Fidelity's Timmer: Why stocks can't escape 'purgatory'

With stocks rebounding from their February lows — though poised for a weekly decline — it's hard to say whether equities are in a bear market or a bull market. That's the conclusion of Jurrien Timmer, director of global macro strategy at Fidelity Investments.

Timmer told CNBC's "Worldwide Exchange" on Thursday that markets are stuck in "purgatory," until central banks can get on the same page. "We're in between a bull market cycle and a bear market cycle."

"We're now sort of getting to the high end of the range but it's still a range," Timmer said, referring to a S&P 500 range between the 1,800 and 2,100 levels. "I don't see the catalyst for us to break out of that in the long term."

The seven-year bull market has been stalled by what Timmer calls a "policy divergence" between the Federal Reserve and other central banks. It started with the People's Bank of China devaluing its currency in August, he said.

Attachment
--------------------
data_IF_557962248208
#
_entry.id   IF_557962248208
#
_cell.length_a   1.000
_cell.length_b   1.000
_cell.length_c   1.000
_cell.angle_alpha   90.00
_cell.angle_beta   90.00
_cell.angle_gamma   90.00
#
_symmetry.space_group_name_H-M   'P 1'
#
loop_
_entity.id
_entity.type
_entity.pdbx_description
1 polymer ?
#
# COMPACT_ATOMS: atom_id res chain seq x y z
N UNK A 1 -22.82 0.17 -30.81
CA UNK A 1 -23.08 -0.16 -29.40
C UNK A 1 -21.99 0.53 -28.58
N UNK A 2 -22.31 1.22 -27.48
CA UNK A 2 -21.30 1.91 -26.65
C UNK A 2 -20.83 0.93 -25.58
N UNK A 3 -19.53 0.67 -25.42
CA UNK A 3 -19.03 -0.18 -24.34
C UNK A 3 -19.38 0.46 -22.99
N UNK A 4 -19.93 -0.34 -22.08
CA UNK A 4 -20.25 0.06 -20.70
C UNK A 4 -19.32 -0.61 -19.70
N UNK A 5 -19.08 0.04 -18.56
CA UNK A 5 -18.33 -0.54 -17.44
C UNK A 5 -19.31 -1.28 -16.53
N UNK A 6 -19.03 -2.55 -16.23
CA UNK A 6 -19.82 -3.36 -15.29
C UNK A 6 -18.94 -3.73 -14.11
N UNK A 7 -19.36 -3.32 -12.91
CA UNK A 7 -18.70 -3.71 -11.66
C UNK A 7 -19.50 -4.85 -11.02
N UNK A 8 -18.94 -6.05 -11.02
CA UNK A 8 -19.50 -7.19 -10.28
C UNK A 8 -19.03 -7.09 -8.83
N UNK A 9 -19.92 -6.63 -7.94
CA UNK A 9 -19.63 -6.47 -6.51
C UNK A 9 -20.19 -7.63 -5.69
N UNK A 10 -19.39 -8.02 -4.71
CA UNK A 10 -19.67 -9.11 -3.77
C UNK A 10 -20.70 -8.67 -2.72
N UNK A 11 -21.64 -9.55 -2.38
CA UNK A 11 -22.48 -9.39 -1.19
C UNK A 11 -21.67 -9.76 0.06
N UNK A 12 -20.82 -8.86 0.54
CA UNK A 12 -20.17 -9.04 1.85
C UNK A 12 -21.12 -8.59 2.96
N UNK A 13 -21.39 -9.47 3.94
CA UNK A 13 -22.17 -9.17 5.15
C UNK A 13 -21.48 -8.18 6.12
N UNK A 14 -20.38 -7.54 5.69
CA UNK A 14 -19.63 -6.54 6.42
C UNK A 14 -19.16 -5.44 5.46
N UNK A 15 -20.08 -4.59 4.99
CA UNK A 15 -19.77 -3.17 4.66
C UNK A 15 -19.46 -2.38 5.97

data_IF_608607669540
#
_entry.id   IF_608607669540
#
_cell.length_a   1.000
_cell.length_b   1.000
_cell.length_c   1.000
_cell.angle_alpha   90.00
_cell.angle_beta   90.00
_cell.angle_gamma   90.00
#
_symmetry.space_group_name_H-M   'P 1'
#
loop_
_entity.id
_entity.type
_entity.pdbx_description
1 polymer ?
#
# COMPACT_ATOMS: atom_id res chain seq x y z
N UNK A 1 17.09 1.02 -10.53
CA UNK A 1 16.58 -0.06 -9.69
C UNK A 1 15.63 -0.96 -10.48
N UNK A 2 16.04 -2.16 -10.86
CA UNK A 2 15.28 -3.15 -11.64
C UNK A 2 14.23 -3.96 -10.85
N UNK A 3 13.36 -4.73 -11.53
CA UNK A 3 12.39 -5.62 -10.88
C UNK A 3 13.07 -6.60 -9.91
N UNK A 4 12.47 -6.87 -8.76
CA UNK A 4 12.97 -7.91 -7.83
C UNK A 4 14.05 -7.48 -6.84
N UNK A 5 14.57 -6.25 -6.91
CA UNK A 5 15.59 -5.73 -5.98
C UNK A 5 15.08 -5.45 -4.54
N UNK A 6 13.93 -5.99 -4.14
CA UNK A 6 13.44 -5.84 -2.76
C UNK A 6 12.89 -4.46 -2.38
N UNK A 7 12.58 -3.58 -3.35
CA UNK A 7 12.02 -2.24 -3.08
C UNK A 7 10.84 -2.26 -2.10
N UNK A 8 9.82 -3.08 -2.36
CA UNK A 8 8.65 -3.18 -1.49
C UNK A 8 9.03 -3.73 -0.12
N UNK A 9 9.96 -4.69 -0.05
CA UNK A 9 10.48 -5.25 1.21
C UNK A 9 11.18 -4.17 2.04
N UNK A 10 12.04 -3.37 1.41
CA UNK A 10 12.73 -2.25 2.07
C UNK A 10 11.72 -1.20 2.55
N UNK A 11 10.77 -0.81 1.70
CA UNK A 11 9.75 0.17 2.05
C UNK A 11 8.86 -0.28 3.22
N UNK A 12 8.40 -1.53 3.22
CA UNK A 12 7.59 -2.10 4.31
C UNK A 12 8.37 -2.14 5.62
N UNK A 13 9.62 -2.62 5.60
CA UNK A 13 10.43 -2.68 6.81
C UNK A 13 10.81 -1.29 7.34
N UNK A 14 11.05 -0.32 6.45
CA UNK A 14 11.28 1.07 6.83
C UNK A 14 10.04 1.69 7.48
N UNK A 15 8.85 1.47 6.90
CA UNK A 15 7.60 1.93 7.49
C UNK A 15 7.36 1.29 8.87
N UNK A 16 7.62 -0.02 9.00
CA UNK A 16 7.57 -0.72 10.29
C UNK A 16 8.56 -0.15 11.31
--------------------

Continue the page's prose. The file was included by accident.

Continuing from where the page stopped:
"That kind of pushed the Fed back in terms of not tightening in September," Timmer said. "This policy divergence has to kind of play itself out, and then I think we can get back on track."

The see-saw expectations for a U.S. interest rate hike are keeping markets in a holding pattern, Timmer said. The Fed raised its target interest rate for the first time in almost a decade last December, leaving rates unchanged since.

"We continue to have this back and forth," he said. "Things quieted down when the Fed went in December, then things got shaky again."

Fed Chair Janet Yellen was dovish after the central bank's March meeting last week. She cited global economic data that's given the Fed pause, despite compelling economic data out of the U.S.

The next likely Fed hike is in June, Timmer said, but he added it's still a coin toss based on economic data. "We're back into the same mode of how the numbers stack up."

Earnings growth that spurred the bull market has been battered in the global oil collapse. Prices had been gaining ground since their Feb. 11 bottom, but on Wednesday, West Texas Intermediate crude fell 4 percent.

"There's so much debt involved in putting all these drill rigs into the ground," Timmer said. "When oil went to $30, it causes a lot of pain in the credit market and in the stock market."